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Open Access Research article

Evidence for the involvement of Gi2 in activation of extracellular signal-regulated kinases in hepatocytes

Øyvind Melien1, Thoralf Christoffersen1 and Mouldy Sioud2*

Author Affiliations

1 Department of Pharmacology, Faculty of Medicine, University of Oslo, Box 1057 Blindern, N-0316, Oslo, Norway

2 Institute for Cancer Research, Department of Immunology, Molecular Medicine Group, The Norwegian Radium Hospital, Montebello, N-0310, Oslo, Norway

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BMC Cell Biology 2001, 2:13  doi:10.1186/1471-2121-2-13


The electronic version of this article is the complete one and can be found online at: http://www.biomedcentral.com/1471-2121/2/13


Received:16 May 2001
Accepted:24 July 2001
Published:24 July 2001

© 2001 Melien et al; licensee BioMed Central Ltd. This is an Open Access article: verbatim copying and redistribution of this article are permitted in all media for any purpose, provided this notice is preserved along with the article's original URL.

Abstract

Background

Activation of the extracellular signal-regulated kinases ERK1 and ERK2 in hepatocytes by prostaglandin (PG)F was recently found to be inhibited by pertussis toxin (PTX) suggesting a role for Gi proteins.

Results

Targeting the Gi expression by a specific ribozyme inhibited the PGF -induced ERK1/2 activation in hepatocytes. On the other hand a non-cleaving form of the Gi ribozyme did not significantly decrease the ERK1/2 activation. In ribozyme-treated cells the Gi protein level was reduced, while the G level was not affected thus confirming the specificity of the ribozyme.

Conclusion

The present data suggest an important role of Gi2 in PGF -induced ERK1/2 signaling in hepatocytes.

Introduction

The extracellular regulated kinases ERK1 (p44mapk) and ERK2 (p42mapk) are believed to be implicated in regulation of cell growth and differentiation [1,2]. They are activated in response to stimulation both of heptahelical G protein coupled receptors (GPCRs) and receptor tyrosine kinases (RTKs). Epidermal growth factor (EGF), hepatocyte growth factor (HGF), PGF, norepinephrine, and several other agents activate ERK1/2 in hepatocytes [3,4,5,6]. Furthermore, it was observed in these cells that pretreatment with pertussis toxin (PTX) decreased activation of ERK1/2 in response to various agents acting on RTKs or GPCRs [6,7,8,9]. The data suggest an involvement of Gi protein(s) in the mechanisms of ERK1/2 activation in hepatocytes. However, it is not known which Gi protein(s) that mediate this effect. To approach this issue we have targeted the α subunit of Gi2 by a catalytic RNA (ribozyme) [10,11]. The effect of the ribozyme on PGF -induced ERK1/2 activation, which is strongly sensitive to PTX, was subsequently assessed.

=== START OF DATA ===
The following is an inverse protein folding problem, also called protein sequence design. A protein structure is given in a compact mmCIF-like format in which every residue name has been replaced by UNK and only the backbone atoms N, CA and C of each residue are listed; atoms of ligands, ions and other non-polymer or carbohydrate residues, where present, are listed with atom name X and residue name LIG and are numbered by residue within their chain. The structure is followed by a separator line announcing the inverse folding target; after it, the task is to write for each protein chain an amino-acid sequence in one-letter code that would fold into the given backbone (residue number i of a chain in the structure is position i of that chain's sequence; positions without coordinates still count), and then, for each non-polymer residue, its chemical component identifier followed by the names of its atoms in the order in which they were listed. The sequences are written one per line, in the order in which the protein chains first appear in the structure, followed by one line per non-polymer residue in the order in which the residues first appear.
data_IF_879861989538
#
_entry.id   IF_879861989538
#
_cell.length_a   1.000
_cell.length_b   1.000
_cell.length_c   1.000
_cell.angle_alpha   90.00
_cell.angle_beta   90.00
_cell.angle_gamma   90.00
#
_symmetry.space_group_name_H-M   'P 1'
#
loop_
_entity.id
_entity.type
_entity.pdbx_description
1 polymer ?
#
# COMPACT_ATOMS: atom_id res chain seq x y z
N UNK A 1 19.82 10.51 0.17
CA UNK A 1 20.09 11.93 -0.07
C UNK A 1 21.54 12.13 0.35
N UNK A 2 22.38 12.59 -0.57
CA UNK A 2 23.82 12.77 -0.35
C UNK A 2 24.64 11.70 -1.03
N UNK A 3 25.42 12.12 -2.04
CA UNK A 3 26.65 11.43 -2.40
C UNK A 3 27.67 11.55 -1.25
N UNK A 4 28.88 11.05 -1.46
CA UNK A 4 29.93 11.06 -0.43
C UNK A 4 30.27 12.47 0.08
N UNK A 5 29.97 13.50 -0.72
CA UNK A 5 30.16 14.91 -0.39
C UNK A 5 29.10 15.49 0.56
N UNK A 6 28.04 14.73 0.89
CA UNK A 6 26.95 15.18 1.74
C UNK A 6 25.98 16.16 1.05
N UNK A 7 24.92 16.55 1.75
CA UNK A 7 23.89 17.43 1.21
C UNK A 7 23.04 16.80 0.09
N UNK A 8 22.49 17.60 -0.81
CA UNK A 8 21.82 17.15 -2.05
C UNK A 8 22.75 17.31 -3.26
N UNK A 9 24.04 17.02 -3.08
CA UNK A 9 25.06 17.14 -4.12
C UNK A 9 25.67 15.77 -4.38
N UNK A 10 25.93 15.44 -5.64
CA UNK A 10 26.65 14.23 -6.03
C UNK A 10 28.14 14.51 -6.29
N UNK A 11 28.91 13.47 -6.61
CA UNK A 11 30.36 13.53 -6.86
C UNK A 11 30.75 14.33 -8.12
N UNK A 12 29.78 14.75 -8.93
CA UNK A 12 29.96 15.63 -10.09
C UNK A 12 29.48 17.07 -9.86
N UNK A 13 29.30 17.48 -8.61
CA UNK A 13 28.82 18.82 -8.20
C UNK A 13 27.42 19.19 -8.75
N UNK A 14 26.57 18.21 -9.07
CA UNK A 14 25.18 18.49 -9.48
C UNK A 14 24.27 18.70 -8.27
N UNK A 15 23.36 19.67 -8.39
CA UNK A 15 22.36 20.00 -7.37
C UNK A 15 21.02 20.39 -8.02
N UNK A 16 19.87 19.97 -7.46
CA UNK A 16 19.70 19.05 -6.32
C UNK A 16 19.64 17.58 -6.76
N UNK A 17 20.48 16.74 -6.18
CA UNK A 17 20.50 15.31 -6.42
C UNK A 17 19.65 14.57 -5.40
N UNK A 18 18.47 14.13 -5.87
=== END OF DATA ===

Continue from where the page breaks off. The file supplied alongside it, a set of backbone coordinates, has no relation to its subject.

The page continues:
Results

Inhibition of ERK activation by pertussis toxin

Pretreatment of hepatocytes with pertussis toxin [12] was reported to decrease ERK1/2 activation by agents acting both on heptahelical G protein coupled receptors as well as receptor tyrosine kinases [6,7,8]. These observations are summarized in Fig. 1. In addition these data show the persistence with time of the marked inhibitory effect of PTX on ERK1/2 activation induced by PGF . The EGF- and HGF-induced responses are on the other hand only partially decreased. These findings suggest that ERK1/2 activation in hepatocytes involve Gi protein(s).

thumbnailFigure 1. Effect of pertussis toxin (PTX) on ERK1/2 activation. PTX was added to cultured hepatocytes at 3 h after the time of seeding. A: ERK1/2 activation in the absence or presence of PTX (400 ng/ml) in response to stimulation with PGF (10 μM) for 5 min in the period from 8 h to 48 h. B, C: Effect of PTX (300 ng/ml) on ERK1/2 activation in response to stimulation with EGF (10 nM) (B) or HGF (100 ng/ml) (C) for 5 min at 24 and 48 h. D: Time-course for HGF- (100 ng/ml) induced ERK1/2 activation in the absence or presence of PTX (300 ng/ml). Results in A-D represent means ± S.E.M. from three experiments.

Ribozyme targeting the Gi2α

Although the data shown in Fig. 1 suggest that the activation of ERK1/2 implicated Gi, they do not determine the subtype of Gi involved in this process. Accordingly, we have evaluated the effects of a ribozyme specific for Gi2α upon ERK1/2 activation. The choice of target was based on the knowledge of Gi2 as a major member of the Gi family in hepatocytes, which is also represented by Gi3 in these cells [9,13,14], and furthermore on the α subunit as the unifying part of the heterotrimer which additionally comprises βγ variants of hitherto unknown subtype compositions and G protein specificity.

Ribozymes are RNA molecules that specifically cleave mRNAs [10,11]. These molecules have been shown to inhibit gene expression in various cell types [15,16]. To increase the ribozyme stabililty, all hydroxyl pyrimidines were replaced by their 2'-amino analogs. This type of modification was shown to enhance the ribozyme stability without affecting its cleavage activity [15,17]. Fig. 2A shows the cleavage of the RNA substrate by the ribozyme.